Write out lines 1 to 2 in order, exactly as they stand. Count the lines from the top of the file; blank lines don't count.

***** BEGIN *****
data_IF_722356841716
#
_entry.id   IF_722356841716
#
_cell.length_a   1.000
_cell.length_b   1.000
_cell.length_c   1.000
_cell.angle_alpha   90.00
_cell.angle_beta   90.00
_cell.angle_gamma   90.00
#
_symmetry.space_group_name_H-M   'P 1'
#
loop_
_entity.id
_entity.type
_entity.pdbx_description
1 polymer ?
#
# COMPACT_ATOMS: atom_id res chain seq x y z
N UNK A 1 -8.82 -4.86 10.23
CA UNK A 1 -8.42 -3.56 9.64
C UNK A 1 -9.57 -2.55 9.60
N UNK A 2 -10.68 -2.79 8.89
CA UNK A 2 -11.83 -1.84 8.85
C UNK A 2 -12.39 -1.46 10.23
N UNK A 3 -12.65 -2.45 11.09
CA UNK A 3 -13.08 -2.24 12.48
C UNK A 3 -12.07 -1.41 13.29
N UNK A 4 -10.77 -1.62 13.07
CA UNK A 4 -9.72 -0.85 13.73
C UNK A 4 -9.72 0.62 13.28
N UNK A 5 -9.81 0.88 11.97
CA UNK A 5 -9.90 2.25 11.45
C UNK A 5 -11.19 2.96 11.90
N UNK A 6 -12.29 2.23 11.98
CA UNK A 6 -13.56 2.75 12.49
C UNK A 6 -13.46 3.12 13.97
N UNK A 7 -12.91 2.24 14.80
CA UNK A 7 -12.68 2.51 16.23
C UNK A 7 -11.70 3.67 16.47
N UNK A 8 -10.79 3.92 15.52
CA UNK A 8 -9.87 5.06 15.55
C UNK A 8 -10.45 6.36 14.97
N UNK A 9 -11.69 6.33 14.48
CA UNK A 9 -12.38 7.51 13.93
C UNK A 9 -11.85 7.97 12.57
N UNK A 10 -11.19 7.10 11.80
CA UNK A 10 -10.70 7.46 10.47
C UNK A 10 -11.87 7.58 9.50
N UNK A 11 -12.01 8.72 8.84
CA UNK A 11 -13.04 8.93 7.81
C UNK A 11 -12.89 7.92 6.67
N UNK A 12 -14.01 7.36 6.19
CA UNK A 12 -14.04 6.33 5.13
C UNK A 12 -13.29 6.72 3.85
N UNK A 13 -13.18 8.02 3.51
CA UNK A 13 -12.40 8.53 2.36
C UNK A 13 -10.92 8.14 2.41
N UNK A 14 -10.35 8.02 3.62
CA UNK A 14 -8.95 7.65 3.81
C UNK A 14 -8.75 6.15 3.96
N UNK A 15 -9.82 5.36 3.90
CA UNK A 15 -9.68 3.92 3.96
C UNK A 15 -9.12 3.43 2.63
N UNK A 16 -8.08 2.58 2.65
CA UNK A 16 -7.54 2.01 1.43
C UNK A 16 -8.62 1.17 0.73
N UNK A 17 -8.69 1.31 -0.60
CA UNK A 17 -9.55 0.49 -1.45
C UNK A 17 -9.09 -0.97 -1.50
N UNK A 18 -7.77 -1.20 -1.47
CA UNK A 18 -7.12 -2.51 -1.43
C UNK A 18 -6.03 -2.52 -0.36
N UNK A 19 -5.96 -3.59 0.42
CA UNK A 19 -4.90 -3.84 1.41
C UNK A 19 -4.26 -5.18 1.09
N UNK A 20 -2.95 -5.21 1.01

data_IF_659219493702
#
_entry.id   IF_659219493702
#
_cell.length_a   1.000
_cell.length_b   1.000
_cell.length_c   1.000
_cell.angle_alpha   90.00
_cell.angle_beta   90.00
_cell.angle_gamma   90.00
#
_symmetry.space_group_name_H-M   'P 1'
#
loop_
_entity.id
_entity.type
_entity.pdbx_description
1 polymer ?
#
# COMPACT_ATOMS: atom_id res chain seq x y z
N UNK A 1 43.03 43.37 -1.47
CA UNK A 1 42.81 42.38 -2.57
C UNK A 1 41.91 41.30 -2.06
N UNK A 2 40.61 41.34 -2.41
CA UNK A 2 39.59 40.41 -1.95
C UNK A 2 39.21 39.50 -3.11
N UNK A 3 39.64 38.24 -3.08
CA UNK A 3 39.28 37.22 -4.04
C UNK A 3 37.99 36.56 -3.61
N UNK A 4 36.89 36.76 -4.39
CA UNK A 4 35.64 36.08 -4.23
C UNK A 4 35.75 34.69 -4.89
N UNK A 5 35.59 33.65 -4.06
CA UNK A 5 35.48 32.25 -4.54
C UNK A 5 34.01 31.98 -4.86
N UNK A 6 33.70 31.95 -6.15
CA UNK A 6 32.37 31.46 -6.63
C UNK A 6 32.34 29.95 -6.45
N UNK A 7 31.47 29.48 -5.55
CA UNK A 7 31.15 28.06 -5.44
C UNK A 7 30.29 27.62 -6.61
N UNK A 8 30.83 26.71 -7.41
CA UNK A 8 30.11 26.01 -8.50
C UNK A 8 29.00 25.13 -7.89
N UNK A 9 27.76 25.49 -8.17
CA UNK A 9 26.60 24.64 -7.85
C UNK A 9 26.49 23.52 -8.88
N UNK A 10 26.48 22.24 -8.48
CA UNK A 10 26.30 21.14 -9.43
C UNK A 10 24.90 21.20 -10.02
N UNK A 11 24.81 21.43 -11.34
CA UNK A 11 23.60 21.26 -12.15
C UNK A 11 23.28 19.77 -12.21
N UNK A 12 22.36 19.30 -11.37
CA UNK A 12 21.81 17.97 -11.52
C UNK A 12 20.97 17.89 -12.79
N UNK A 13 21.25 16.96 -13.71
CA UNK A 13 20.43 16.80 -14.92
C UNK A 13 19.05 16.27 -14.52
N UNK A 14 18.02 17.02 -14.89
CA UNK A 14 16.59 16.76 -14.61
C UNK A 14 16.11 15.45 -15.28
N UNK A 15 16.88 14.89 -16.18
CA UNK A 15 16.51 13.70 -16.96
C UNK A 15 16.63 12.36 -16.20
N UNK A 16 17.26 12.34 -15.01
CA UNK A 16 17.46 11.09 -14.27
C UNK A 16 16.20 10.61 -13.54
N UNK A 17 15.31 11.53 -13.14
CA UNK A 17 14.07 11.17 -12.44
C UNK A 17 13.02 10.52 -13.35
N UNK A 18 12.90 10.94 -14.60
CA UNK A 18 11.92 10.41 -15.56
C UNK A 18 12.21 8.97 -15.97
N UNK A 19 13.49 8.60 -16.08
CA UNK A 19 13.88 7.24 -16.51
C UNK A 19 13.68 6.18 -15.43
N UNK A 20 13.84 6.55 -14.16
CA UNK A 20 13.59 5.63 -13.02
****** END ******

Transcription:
data_IF_722356841716
#